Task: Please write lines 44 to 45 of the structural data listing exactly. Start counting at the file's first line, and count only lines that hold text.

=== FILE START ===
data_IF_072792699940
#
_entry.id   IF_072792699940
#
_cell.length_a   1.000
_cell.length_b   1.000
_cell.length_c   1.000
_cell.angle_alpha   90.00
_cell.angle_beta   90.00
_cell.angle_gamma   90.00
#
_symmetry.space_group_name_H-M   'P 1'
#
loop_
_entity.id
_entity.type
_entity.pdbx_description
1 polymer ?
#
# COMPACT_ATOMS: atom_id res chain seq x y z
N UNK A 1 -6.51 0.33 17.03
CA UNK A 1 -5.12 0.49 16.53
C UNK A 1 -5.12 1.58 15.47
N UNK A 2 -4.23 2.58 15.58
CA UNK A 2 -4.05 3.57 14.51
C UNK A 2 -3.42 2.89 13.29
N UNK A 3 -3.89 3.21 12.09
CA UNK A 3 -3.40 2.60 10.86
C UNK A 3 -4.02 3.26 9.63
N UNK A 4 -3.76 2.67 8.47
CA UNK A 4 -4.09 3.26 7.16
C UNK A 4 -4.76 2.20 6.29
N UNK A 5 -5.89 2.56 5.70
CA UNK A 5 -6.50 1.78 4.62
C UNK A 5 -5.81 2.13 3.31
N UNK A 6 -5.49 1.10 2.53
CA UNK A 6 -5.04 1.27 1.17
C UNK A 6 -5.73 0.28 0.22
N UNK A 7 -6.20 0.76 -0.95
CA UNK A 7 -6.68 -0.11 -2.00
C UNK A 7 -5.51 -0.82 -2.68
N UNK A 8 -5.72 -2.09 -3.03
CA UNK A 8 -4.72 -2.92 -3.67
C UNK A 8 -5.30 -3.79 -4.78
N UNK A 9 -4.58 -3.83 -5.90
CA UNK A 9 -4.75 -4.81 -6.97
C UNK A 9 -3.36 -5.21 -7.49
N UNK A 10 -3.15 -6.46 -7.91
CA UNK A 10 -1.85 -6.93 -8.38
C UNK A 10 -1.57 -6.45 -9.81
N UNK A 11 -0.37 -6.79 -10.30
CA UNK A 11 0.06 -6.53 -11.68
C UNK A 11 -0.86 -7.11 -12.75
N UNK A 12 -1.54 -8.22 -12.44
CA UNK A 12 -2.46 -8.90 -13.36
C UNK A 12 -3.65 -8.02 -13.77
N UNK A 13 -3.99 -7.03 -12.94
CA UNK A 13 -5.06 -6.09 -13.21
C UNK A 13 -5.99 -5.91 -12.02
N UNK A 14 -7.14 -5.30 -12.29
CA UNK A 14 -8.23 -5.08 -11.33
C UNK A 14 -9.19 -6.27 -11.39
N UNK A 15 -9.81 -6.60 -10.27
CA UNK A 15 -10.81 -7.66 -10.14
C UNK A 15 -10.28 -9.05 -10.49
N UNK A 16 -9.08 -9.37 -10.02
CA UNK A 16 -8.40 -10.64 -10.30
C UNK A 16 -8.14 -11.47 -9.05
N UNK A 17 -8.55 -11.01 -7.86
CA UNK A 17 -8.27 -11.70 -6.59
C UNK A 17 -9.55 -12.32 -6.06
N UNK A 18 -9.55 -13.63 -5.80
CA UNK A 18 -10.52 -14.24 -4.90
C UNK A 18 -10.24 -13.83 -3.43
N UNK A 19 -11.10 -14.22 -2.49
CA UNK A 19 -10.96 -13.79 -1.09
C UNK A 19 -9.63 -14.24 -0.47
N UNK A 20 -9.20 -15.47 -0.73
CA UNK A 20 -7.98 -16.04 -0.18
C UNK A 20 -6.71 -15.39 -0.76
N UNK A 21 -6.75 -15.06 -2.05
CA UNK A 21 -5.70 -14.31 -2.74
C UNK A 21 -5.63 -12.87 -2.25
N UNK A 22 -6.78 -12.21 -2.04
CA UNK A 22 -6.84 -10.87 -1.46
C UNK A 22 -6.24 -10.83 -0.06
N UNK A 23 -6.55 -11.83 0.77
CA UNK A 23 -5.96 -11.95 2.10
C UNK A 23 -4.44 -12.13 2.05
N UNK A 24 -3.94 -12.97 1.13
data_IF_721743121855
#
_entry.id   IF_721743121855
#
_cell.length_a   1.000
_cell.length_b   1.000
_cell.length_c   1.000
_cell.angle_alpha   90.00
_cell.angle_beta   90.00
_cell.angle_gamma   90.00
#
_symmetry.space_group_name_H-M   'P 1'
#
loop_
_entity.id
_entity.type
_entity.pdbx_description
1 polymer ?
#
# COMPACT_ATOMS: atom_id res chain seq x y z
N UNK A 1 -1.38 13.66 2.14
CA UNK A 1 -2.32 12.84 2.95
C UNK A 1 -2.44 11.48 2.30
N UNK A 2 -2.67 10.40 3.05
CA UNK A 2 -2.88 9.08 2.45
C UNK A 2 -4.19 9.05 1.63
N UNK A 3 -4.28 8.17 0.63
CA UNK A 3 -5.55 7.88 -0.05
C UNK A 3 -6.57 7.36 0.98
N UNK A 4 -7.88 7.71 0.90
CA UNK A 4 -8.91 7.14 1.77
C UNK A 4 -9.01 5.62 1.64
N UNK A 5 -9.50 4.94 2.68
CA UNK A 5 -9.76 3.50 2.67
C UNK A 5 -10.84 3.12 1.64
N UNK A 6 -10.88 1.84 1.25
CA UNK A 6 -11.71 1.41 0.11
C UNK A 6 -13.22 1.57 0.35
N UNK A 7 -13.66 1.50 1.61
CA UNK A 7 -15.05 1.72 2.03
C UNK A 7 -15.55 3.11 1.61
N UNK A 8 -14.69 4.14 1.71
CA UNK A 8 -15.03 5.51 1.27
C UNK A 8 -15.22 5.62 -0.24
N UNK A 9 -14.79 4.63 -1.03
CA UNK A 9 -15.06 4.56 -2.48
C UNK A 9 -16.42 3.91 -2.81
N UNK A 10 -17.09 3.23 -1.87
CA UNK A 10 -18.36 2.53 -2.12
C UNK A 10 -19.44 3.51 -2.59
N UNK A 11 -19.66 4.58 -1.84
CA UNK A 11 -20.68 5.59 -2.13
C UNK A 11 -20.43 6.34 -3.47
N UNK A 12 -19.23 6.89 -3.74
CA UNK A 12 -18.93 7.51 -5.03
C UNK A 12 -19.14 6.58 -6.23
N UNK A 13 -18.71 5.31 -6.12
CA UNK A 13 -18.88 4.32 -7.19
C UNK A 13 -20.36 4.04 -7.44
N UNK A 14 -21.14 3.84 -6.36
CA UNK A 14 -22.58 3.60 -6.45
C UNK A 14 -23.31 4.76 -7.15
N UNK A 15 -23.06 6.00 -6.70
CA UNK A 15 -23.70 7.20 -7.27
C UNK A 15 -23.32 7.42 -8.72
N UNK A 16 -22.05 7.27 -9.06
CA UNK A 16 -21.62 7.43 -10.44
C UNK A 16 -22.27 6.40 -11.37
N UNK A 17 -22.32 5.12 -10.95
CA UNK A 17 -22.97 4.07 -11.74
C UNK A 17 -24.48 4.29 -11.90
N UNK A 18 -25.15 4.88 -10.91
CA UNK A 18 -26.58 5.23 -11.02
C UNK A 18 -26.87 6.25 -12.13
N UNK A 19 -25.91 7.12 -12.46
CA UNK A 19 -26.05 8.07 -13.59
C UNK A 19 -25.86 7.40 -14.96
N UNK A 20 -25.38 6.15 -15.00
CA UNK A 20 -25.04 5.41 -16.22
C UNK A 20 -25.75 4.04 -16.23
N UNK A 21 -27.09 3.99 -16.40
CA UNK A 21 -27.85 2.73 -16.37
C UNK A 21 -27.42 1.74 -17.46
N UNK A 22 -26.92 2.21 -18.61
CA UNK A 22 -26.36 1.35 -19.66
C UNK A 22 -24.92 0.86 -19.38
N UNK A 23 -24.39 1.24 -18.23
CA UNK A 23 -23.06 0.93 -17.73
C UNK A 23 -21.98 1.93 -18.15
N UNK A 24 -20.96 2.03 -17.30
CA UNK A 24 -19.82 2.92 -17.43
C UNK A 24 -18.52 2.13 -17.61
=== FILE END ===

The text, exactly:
C UNK A 8 -5.30 -3.79 -4.78
N UNK A 9 -4.58 -3.83 -5.90